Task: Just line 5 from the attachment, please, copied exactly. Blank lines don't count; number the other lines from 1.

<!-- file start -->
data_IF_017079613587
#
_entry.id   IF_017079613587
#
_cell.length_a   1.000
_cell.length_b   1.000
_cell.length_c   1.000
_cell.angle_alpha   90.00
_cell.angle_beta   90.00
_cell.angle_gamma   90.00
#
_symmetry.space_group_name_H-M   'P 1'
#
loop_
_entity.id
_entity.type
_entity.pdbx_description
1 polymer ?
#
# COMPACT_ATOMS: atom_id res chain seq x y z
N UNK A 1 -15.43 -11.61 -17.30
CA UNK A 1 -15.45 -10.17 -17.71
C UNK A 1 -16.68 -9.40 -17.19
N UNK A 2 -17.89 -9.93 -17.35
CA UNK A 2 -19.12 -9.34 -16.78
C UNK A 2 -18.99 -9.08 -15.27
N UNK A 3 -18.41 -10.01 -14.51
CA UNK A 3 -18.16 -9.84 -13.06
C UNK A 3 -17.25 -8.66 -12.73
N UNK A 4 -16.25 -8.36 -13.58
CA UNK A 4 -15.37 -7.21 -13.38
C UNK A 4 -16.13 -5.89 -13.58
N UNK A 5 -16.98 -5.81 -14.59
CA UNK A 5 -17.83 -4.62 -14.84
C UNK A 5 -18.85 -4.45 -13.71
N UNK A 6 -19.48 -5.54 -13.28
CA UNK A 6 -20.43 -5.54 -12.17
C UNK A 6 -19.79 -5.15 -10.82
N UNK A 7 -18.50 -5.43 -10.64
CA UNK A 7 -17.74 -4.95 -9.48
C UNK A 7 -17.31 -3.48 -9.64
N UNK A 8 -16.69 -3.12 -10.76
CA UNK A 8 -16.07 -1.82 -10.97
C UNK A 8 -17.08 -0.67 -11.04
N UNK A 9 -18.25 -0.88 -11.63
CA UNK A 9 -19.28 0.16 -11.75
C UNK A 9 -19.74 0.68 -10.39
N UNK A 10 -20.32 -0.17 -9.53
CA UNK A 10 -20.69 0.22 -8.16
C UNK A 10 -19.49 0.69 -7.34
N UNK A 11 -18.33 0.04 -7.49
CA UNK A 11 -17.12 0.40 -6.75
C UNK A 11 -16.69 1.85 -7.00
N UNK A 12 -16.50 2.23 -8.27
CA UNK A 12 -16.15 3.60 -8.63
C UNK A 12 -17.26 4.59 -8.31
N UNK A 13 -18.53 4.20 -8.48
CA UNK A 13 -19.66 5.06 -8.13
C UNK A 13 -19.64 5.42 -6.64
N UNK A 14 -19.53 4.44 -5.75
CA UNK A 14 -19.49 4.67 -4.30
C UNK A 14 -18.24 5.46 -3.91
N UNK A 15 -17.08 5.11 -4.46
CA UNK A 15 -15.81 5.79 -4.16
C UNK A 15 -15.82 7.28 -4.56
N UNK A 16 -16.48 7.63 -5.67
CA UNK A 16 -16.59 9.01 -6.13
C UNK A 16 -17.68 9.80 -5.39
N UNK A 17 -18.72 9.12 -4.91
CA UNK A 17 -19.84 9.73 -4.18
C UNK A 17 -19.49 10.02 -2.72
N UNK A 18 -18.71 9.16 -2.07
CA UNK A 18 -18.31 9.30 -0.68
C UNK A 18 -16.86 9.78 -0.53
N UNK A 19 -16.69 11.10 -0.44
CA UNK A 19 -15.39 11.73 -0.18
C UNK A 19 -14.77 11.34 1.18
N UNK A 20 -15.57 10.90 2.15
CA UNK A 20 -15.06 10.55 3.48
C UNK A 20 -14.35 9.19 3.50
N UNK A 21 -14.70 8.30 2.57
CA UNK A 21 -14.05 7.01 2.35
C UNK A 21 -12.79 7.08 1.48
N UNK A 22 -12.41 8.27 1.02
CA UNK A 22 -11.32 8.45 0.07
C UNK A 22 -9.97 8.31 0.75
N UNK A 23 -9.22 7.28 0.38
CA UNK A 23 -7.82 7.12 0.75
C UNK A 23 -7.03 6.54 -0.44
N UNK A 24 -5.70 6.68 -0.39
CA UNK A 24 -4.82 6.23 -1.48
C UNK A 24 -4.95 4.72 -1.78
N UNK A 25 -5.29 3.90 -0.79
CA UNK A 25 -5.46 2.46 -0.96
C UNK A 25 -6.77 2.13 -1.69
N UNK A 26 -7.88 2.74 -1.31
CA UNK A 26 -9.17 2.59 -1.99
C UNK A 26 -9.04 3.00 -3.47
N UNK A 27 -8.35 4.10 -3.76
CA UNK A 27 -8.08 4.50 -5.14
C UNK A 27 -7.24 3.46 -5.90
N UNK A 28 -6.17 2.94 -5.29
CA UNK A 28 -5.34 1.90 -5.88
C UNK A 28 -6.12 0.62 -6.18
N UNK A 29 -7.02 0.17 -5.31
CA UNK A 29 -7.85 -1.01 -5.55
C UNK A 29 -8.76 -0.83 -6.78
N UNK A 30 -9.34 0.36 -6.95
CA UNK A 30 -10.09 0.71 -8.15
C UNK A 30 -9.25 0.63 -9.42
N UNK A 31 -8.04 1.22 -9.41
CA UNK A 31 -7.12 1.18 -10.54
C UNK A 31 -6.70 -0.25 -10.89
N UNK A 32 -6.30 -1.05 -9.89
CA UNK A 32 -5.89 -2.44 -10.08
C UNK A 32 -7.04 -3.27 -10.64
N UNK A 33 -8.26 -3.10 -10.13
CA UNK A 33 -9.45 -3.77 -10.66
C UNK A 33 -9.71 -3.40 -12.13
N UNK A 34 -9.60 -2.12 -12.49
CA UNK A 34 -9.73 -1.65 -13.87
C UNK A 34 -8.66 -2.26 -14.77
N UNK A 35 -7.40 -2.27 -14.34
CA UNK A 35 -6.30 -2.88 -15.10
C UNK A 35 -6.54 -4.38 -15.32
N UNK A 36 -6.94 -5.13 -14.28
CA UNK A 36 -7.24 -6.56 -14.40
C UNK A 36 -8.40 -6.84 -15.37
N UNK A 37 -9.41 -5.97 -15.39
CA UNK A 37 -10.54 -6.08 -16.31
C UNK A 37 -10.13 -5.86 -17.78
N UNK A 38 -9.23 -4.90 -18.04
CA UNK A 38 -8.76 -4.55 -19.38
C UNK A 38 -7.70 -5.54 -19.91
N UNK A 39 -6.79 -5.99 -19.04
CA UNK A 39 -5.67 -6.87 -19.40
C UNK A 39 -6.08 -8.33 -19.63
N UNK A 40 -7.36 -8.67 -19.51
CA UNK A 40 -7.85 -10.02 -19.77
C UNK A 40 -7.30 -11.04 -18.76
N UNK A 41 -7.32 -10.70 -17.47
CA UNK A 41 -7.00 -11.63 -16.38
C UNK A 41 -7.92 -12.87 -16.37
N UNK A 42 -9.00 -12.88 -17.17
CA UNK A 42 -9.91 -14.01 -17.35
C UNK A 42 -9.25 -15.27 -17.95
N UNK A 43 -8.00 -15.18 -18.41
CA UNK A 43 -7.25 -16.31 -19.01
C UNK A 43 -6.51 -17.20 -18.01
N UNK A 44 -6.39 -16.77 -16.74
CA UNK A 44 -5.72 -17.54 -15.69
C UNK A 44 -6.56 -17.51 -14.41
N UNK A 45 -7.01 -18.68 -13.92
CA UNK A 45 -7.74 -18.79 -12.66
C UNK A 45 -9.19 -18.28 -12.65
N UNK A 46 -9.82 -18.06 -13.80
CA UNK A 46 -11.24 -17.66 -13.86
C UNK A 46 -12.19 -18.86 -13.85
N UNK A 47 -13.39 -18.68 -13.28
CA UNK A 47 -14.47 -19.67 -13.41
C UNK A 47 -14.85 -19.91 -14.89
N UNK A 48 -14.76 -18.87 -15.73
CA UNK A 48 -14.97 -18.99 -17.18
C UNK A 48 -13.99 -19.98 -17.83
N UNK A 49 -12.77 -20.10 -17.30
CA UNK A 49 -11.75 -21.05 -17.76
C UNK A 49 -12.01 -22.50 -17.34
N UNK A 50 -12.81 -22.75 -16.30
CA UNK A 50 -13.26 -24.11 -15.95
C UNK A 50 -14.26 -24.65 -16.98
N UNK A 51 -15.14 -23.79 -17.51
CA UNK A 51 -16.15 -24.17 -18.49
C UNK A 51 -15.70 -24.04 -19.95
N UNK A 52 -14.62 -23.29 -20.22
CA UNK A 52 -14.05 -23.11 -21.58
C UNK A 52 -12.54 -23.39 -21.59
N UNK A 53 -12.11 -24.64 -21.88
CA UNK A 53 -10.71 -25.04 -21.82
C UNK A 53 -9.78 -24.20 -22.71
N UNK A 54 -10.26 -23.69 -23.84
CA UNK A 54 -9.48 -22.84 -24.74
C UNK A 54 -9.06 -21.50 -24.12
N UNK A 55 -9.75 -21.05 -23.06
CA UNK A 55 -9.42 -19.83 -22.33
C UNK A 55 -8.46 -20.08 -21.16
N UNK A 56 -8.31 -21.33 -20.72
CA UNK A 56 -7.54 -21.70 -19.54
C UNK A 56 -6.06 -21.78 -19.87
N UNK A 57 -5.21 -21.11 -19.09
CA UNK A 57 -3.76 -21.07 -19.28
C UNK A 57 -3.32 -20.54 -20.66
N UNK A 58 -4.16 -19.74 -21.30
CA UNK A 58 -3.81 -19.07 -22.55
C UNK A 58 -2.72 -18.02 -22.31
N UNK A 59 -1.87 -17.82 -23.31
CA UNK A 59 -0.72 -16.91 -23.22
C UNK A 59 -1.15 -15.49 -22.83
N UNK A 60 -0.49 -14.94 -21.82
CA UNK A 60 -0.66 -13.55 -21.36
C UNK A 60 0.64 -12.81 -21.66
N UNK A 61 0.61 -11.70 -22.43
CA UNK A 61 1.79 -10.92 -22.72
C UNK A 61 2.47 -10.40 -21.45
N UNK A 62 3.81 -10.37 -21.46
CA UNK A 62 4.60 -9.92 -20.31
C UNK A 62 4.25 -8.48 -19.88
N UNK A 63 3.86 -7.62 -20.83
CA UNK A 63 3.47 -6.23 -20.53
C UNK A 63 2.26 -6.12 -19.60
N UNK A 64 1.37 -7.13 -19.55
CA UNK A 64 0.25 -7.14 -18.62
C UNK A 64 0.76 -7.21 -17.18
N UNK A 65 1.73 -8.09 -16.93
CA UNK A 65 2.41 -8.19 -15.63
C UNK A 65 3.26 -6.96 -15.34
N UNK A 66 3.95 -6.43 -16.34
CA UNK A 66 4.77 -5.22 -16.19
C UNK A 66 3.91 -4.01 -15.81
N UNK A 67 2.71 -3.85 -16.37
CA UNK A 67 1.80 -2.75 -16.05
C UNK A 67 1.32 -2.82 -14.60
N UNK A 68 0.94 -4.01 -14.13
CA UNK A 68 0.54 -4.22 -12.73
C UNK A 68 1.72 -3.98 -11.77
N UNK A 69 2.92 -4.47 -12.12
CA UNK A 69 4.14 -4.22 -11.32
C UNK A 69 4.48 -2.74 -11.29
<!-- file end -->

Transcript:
_cell.length_a   1.000